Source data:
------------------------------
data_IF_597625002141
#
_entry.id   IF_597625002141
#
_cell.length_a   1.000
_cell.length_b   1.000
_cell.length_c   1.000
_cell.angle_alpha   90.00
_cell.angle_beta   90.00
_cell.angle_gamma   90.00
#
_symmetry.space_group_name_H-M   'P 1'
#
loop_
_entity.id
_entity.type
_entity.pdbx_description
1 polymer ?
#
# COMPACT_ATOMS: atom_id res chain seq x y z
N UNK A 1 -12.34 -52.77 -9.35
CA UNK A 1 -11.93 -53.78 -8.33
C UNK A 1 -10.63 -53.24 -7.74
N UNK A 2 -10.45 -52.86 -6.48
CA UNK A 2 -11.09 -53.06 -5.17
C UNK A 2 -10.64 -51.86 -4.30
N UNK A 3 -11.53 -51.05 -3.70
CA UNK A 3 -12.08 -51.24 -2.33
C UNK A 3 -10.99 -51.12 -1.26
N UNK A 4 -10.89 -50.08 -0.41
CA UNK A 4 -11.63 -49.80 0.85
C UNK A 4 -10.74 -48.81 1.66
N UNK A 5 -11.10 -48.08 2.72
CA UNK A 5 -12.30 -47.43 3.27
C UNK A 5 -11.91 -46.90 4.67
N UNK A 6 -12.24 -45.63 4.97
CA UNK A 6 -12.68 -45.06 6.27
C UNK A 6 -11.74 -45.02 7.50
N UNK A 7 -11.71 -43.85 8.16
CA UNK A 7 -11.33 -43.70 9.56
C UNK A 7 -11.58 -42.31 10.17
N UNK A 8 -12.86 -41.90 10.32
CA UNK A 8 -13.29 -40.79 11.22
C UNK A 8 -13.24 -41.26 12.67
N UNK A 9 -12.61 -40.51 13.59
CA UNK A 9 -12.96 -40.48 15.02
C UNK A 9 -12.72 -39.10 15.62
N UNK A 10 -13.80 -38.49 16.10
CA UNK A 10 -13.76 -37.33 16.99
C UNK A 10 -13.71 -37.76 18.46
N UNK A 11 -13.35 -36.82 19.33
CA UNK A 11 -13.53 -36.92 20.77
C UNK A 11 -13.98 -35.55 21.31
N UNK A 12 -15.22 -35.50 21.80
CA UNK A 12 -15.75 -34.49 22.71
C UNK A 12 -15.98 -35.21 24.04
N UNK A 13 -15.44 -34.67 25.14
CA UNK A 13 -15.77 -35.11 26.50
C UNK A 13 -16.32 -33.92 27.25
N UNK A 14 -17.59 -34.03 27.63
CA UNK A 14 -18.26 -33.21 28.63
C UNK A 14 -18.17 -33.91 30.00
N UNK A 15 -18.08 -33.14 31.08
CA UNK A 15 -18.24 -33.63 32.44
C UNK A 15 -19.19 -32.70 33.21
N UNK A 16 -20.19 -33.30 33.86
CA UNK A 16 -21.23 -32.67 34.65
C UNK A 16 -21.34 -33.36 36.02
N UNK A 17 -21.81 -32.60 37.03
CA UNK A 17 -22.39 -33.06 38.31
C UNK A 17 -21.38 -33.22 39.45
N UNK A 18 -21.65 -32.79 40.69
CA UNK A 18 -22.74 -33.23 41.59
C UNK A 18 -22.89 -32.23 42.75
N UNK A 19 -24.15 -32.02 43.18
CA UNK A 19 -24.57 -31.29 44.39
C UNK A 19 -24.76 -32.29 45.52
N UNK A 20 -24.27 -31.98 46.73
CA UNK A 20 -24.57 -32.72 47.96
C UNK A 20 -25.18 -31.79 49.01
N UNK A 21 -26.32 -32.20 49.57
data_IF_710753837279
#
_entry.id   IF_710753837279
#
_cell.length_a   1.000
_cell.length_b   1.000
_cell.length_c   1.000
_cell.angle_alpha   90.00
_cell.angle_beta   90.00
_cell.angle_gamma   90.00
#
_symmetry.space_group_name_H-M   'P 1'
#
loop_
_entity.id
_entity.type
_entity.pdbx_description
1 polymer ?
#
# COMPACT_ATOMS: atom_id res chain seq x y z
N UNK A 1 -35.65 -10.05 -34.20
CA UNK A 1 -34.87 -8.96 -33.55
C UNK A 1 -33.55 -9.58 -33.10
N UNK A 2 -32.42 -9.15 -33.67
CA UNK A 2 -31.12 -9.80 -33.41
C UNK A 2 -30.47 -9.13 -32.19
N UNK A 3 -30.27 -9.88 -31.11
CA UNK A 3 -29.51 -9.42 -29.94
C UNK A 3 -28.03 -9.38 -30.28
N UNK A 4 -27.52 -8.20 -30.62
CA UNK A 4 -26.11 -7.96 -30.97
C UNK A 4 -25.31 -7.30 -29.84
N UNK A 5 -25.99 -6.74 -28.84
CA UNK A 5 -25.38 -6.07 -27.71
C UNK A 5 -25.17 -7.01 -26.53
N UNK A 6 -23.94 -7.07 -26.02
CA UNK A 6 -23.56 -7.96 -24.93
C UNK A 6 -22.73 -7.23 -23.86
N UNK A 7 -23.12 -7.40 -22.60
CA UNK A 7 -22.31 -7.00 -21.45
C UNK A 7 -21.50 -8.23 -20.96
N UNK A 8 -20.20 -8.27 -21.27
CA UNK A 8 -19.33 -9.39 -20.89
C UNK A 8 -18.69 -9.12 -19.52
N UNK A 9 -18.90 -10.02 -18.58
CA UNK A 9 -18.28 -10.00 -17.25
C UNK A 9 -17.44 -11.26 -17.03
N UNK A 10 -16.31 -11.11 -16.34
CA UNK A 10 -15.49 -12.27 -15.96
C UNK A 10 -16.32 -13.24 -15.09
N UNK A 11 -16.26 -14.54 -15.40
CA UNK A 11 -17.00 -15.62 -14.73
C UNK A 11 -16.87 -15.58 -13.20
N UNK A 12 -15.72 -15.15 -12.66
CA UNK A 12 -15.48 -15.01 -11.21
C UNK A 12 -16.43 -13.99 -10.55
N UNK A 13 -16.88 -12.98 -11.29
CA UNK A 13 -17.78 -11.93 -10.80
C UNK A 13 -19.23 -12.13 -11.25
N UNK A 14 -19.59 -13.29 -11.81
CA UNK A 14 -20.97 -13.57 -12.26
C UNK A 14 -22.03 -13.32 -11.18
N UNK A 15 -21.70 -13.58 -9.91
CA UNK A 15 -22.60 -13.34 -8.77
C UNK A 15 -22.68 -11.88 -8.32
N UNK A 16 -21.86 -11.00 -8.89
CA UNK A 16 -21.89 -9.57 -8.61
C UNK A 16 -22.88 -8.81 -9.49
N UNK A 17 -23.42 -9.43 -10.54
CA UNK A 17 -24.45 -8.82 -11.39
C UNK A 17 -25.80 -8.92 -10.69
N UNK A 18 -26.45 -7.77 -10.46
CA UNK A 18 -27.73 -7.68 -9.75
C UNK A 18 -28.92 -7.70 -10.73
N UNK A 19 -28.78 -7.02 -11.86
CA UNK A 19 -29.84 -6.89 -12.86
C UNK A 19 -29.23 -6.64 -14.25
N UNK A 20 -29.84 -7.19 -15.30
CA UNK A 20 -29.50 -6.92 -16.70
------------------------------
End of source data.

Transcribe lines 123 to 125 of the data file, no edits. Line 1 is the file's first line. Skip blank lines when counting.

N UNK A 8 -20.20 -8.27 -21.27
CA UNK A 8 -19.33 -9.39 -20.89
C UNK A 8 -18.69 -9.12 -19.52